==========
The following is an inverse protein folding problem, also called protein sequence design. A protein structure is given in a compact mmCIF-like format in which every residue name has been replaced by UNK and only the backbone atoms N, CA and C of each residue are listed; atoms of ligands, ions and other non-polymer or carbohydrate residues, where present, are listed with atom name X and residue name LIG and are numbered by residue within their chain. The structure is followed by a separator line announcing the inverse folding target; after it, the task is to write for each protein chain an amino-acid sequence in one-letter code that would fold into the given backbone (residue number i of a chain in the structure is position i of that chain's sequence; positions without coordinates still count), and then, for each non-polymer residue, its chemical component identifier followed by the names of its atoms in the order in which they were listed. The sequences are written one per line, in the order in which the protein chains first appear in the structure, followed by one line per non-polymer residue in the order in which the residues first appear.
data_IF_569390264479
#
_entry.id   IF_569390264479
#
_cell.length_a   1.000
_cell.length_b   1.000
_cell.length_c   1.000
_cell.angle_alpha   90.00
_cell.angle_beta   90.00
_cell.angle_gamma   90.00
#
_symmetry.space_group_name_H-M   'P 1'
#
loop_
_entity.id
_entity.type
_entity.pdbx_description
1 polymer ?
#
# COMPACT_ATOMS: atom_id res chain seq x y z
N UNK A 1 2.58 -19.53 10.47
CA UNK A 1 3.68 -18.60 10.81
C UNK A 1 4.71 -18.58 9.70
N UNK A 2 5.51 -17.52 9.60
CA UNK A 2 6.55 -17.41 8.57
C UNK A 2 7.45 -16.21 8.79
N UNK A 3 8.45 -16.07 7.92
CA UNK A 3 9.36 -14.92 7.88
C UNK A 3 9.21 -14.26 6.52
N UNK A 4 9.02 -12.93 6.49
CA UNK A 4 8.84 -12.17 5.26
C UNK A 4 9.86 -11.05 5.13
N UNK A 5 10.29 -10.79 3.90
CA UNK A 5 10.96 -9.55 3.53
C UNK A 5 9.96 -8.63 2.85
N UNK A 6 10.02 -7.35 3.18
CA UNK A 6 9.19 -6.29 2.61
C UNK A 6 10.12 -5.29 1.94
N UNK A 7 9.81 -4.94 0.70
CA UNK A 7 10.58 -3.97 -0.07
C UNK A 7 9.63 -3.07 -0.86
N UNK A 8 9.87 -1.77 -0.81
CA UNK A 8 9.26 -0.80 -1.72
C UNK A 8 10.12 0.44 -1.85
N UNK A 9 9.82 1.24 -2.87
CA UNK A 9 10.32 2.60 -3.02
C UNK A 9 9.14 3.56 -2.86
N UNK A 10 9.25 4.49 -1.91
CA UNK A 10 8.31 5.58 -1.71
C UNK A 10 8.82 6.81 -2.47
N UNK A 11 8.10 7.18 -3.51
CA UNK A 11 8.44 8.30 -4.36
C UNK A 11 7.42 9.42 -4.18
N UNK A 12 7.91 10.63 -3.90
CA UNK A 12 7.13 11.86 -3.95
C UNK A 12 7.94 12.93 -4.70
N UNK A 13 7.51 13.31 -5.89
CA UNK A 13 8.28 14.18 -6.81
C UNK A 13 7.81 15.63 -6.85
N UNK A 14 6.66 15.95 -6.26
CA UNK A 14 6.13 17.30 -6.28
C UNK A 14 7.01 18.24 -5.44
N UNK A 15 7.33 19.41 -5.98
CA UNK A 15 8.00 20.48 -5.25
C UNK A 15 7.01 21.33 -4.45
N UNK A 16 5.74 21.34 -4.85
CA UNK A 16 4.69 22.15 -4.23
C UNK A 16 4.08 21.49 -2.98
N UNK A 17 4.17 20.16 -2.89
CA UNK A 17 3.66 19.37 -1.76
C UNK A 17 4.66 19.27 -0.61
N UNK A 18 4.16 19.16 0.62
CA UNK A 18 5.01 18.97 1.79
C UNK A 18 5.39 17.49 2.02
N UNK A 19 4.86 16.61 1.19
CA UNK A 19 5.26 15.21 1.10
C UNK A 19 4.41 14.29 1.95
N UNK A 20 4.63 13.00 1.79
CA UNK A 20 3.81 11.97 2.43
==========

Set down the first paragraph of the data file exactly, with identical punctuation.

The following is an inverse protein folding problem, also called protein sequence design. A protein structure is given in a compact mmCIF-like format in which every residue name has been replaced by UNK and only the backbone atoms N, CA and C of each residue are listed; atoms of ligands, ions and other non-polymer or carbohydrate residues, where present, are listed with atom name X and residue name LIG and are numbered by residue within their chain. The structure is followed by a separator line announcing the inverse folding target; after it, the task is to write for each protein chain an amino-acid sequence in one-letter code that would fold into the given backbone (residue number i of a chain in the structure is position i of that chain's sequence; positions without coordinates still count), and then, for each non-polymer residue, its chemical component identifier followed by the names of its atoms in the order in which they were listed. The sequences are written one per line, in the order in which the protein chains first appear in the structure, followed by one line per non-polymer residue in the order in which the residues first appear.